Even when these data are available, however, the question of the equivalence of oncologic outcomes with APBI compared to conventional whole breast radiotherapy will likely remain unanswered for quite some time. Patients undergoing radiotherapy for early-stage breast cancer have been demonstrated to be at risk for in-breast recurrence and local-regional failure for at least 15 years after completion of treatment (Santiago RJ, IJROBP, 2004), and this risk is expected to exist for patients receiving APBI as well. For this reason, until mature data are available with 10-20 years of follow-up, assessment of the true risks and benefits of ABPI will not be possible.
In this study, the authors do not comment on cosmetic outcomes for patients receiving ABPI. Risk of late-tissue scarring and fibrosis has been demonstrated to be increased with use of hypofractionated radiotherapy. In the case of breast cosmesis, this detriment may contribute significantly to cosmetic outcomes. Comment on cosmesis from the available data would be interesting. Late-tissue effects many develop many years after completion of radiotherapy, so cosmetic outcomes may not be fully evaluable for quite some time.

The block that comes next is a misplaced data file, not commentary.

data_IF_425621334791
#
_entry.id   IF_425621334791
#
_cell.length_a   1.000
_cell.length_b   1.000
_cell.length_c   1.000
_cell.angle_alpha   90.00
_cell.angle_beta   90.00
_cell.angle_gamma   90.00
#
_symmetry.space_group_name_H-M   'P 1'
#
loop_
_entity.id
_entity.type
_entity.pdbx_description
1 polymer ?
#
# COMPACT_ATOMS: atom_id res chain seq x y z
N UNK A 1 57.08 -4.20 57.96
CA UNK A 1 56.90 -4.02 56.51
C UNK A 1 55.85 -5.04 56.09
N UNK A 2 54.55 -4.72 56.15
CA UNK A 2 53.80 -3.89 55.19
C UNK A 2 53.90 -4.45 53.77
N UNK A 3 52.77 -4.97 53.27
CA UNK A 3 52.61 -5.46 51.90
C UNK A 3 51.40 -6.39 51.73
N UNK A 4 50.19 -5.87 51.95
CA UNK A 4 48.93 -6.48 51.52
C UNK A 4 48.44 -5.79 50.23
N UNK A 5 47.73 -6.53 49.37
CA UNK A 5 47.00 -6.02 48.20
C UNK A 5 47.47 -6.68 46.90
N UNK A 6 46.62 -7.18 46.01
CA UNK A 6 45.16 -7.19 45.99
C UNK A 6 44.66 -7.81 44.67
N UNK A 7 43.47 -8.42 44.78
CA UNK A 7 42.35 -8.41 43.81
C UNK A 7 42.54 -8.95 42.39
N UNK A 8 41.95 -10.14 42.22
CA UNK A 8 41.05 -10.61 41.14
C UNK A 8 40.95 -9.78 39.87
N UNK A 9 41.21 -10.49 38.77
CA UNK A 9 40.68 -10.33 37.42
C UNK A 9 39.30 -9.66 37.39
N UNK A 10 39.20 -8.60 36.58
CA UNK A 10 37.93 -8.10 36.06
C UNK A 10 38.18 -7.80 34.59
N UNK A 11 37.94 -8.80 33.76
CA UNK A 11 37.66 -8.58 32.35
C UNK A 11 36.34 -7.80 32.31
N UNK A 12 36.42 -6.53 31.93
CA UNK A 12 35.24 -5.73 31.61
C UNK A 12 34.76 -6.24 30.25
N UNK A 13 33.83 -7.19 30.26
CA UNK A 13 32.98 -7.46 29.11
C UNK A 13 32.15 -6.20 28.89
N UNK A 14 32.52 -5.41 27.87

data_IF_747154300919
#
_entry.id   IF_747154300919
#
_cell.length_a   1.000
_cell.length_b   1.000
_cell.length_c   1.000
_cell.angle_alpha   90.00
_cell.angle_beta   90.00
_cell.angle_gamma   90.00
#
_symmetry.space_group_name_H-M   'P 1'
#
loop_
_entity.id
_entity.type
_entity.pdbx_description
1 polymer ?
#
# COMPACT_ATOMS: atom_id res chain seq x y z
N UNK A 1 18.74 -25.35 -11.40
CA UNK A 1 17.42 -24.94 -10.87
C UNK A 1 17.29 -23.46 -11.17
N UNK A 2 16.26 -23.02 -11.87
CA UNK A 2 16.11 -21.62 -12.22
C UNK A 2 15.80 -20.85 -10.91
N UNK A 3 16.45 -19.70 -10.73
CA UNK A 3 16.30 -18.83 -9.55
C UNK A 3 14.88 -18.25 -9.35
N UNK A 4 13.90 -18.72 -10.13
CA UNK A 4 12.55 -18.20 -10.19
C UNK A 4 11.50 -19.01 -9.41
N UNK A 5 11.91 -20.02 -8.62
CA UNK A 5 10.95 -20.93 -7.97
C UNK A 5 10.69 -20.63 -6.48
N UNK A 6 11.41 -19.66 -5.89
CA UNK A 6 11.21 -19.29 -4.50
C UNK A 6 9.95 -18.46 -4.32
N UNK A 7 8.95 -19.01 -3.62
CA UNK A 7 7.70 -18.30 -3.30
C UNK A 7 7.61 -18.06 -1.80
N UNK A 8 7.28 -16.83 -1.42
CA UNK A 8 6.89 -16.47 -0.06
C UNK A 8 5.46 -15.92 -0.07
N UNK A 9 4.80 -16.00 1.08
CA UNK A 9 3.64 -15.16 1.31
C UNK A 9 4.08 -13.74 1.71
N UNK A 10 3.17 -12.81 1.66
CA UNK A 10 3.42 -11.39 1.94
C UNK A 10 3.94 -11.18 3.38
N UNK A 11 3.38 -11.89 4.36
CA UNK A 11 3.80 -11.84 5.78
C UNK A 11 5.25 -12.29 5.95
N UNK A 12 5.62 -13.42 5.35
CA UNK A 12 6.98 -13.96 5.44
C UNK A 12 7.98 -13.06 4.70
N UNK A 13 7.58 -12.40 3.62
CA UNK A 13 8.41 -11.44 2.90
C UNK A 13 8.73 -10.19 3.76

The information provided by the authors is also limited with regard to the lymph node status and axillary evaluation for patients treated as part of this trial. The authors state that 92% of patients had stage I disease, and thus negative axillary lymph nodes, presumably by surgical assessment. Certainly, in the case of axillary lymph nodes positive for cancer, local/ regional recurrence rates would be expected to be increased for patients receiving APBI, which does not address the axilla, compared to standard radiotherapy. More information regarding this would be helpful in light of the fact that patients with up to three positive lymph nodes were eligible for participation.
Despite these limitations, the authors of this study should be commended for having undertaken the important task of designing a Phase III trial to fully evaluate APBI versus conventional breast conserving therapy with whole breast radiotherapy. While the results of that study are awaited by the oncology community, the results presented here and by other groups with smaller populations are certainly of interest.
Oct 4, 2011 - Treatment of localized prostate cancer using intensity modulated radiation therapy is associated with a considerable reduction in late bowel and rectal side effects and significantly decreased rectal and bladder toxicity compared to three-dimensional conformal radiation therapy, according to a study presented the annual meeting of the American Society for Radiation Oncology, held from Oct. 2 to 6 in Miami Beach.